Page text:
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Table 3

Recombinant vaccines expressed in plants

YearVaccine antigenSpecies
1992Hepatitis virus B surface antigenTobacco
1995Malaria parasite antigenVirus particle*
1995Rabies virus glycoproteinTomato
1995Escherichia coli heat-labile enterotoxinTobacco
1996Human rhinovirus 14 (HRV-14) and human immunodeficiency virus type (HIV-1) epitopesVirus particle*
1996Norwalk virus capsid proteinTobacco
1997Diabetes-associated autoantigenTobacco
1997Hepatitis B surface proteinsPotato
1997Mink Enteritis Virus epitopeVirus particle*
1997Rabies and HIV epitopesVirus particle*
1998Foot and mouth disease virus VP1 structural proteinArabidopsis
1998Escherichia coli heat-labile enterotoxinPotato
1998Escherichia coli heat-labile enterotoxinPotato
1998Rabies virusVirus particle*
1998Cholera toxin B subunitPotato
1998Human insulin-Cholera toxin B subunit fusion proteinPotato
1999Foot and mouth disease virus VP1 structural proteinAlfalfa
1999Hepatitis B virus surface antigenYellow lupin, lettuce
1999Human cytomegalovirus glycoprotein BTobacco
1999Dental caries (S. mutans)Tobacco
1999Diabetes-associated autoantigenTobacco
2002Respiratory syncytial virusTomato
  • *Plant virus—can be expressed in multiple plant species. Modified from Fischer & Emans2, Giddings et al.32 and Korban et al.30

The plant species to be used for the production and delivery of an oral vaccine can be specifically selected to achieve desired goals. A large number of food plants (e.g. alfalfa, apple, asparagus, banana, barley, cabbage, canola, cantaloupe, carrots, cauliflower, cranberry, cucumber, eggplant, flax, grape, kiwi, lettuce, lupins, maize, melon, papaya, pea, peanut, pepper, plum, potato, raspberry, rice, service berry, soybean, squash, strawberry, sugar beet, sugarcane, sunflower, sweet potato, tomato, walnut, and wheat) have been transformed.29 Many of the high volume, high acreage plants such as corn, soybeans, rice, and wheat may offer advantages. Corn, since it is a major component in the diet of the domestic animal, is a good candidate for vaccine production. In humans, particularly infants, the plant of choice to produce the vaccine might be the banana. Bananas are a common component of many infant diets and can be consumed uncooked, thus eliminating the possibility of protein denaturation due to high temperatures. Unfortunately, it is relatively difficult to create transgenic bananas and the production time is longer than for certain other food crops. Cereals and other edible plants are advantageous for vaccine production over plant species such as tobacco because of the lower levels of toxic metabolites. It is evident that there are numerous opportunities to identify and develop low-cost plant derived vaccine materials, including edible plant-based vaccines.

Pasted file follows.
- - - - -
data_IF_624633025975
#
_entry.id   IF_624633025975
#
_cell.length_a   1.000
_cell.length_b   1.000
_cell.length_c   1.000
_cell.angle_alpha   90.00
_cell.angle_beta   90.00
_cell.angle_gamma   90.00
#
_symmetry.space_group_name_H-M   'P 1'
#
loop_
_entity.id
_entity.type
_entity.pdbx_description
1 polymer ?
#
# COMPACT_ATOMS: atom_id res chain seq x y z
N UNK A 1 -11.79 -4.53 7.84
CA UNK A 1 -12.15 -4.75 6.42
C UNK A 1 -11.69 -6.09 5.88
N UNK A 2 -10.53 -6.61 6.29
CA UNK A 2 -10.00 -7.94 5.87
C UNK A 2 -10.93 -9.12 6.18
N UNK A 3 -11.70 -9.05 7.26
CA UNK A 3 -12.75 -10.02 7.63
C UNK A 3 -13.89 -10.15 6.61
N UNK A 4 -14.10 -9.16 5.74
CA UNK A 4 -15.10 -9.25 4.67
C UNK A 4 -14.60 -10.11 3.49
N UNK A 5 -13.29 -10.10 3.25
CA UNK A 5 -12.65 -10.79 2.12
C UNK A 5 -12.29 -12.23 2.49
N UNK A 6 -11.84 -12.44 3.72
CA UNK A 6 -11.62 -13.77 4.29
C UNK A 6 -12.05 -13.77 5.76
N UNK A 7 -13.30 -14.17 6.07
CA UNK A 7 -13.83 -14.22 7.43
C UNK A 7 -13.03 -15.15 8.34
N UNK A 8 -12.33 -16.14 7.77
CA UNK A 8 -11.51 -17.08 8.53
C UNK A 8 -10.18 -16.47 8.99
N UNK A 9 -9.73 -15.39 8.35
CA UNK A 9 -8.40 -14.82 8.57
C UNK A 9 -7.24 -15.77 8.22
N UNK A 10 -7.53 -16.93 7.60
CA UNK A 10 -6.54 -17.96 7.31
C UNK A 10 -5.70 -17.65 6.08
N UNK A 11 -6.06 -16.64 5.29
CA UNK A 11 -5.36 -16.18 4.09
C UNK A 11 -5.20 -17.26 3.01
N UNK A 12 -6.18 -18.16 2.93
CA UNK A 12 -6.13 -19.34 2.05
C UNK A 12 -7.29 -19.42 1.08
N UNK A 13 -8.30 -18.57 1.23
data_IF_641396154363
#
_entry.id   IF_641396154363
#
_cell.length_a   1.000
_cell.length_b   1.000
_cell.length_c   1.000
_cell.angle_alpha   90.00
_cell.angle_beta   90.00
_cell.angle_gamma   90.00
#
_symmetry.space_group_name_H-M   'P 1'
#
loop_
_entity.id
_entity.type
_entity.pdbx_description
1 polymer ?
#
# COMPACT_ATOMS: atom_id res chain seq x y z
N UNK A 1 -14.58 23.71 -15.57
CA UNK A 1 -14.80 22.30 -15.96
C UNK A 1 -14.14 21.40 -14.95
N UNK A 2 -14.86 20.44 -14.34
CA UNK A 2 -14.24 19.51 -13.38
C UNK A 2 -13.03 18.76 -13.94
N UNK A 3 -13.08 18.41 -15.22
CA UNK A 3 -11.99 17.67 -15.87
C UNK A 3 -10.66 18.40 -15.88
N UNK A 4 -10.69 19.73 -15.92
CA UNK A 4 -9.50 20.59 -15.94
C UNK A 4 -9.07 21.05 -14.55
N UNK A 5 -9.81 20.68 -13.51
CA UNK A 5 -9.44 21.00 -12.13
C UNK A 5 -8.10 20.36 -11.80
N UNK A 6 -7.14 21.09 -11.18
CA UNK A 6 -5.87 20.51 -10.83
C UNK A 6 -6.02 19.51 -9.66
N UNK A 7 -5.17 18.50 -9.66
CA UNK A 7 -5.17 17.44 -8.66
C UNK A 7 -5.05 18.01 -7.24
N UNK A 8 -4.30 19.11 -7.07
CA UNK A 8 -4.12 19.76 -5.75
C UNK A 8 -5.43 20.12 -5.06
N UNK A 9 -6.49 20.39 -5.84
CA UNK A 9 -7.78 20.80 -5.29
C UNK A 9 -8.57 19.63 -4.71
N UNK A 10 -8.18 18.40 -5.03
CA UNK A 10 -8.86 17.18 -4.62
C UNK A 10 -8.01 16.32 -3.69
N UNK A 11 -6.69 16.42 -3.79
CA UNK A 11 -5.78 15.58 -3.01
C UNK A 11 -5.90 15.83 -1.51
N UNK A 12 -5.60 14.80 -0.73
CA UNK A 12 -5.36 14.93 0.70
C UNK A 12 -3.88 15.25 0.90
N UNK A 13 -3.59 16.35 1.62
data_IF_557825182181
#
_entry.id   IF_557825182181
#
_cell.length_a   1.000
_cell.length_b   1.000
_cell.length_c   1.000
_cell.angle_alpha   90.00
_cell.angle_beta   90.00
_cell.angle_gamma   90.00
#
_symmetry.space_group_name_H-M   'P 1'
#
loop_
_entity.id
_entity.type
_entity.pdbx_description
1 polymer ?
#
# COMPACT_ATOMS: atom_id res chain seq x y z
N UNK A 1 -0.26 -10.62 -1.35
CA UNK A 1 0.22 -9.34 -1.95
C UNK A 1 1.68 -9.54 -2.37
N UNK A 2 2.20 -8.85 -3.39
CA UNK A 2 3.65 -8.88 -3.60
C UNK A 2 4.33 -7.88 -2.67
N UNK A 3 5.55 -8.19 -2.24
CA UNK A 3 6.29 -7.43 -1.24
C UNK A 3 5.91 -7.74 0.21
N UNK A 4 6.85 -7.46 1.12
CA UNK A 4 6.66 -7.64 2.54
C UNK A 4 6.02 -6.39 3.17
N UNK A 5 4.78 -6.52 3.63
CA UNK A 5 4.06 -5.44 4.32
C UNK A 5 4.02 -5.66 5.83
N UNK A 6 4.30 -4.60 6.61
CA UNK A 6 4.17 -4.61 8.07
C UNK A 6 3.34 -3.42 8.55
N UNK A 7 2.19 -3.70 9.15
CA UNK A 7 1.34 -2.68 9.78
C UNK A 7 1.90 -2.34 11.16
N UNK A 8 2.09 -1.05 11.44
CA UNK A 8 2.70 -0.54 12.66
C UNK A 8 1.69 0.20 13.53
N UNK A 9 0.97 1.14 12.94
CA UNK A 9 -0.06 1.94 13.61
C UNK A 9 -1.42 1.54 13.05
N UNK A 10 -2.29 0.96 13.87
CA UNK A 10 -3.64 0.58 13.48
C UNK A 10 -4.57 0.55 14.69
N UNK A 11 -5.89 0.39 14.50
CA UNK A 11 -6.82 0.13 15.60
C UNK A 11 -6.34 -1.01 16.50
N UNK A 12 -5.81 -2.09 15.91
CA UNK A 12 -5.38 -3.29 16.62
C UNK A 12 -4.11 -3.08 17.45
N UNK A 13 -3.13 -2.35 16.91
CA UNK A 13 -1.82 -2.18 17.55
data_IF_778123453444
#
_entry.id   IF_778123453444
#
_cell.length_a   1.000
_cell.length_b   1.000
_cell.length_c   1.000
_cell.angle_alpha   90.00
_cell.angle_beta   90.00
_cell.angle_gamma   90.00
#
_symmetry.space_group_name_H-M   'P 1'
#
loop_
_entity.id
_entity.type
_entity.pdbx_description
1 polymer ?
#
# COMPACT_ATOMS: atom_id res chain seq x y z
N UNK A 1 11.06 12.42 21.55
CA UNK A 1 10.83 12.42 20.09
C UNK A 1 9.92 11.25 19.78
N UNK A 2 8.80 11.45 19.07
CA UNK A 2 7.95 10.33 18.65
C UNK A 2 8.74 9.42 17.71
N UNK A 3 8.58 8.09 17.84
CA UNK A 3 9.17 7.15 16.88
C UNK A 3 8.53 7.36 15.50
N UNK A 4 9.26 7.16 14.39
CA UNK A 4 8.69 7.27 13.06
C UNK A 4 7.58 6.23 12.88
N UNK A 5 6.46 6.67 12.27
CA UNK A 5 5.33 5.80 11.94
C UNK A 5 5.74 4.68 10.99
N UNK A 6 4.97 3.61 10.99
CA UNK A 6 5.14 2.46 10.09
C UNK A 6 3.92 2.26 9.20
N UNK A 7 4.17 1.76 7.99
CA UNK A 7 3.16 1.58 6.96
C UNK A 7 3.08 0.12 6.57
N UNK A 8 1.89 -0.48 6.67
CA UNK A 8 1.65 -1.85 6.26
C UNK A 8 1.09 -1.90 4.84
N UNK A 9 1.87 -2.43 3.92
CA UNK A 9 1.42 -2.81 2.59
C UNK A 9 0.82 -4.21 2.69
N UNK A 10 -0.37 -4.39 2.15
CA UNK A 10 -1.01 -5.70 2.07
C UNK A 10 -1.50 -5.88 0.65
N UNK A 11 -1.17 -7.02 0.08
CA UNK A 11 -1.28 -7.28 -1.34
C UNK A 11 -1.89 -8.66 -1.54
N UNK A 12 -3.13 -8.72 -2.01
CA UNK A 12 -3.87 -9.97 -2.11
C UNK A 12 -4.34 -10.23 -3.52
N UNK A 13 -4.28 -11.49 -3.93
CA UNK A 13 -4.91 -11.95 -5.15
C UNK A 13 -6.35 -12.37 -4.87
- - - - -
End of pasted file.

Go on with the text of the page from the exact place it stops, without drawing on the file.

Other therapeutic agents

A wide variety of other therapeutic agents have been derived from plants (Tables 4, 5), including hormones (somatotropin), enzymes, interleukins, interferons (IFN) and human serum albumin (HSA).2,,23 Similar biotherapeutic agents have also been expressed from mammalian and bacterial cell systems.4 There is a worldwide demand for HSA, and plant production would offer the advantage of freedom from contamination with human pathogenic viruses. Modified rice plants are capable of producing human alpha-1-antitrypsin, a protein that may realize therapeutic potential in emphysema and hepatic diseases. Hirudin, originally isolated from leeches, is a blood anticoagulant that can now be expressed from oilseed rape, from tobacco and from mustard. Transgenic potato plants can encode for at least two subtypes of human INF, some of which may moderate certain cancers and diseases caused by viral agents.

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Table 4

Biopharmaceuticals derived from transgenic plants

Potential application/indicationPlantProteinMethod
Protein C pathwayTobaccoHuman protein C (serum protease)AMT
Indirect thrombin inhibitorsEthiopian mustardHuman hirudin variant 2AMT
Recombinant hormones/proteins
NeutropeniaTobaccoHuman granulocyte-macrophage colony-stimulating factorAMT
AnaemiaTobaccoHuman erythropoietinAMT
Antihyperanalgesic by opiate activityTobaccoHuman erythropoietinAMT
Wound repair/control of cell proliferationThale cress, oilseedHuman enkephalinsAMT
Hepatitis B and C treatmentRice, turnipHuman interferon-αAMT
Liver cirrhosisPotato, tobaccoHuman serum albuminAMT
Blood substituteTobaccoHuman haemoglobinAMT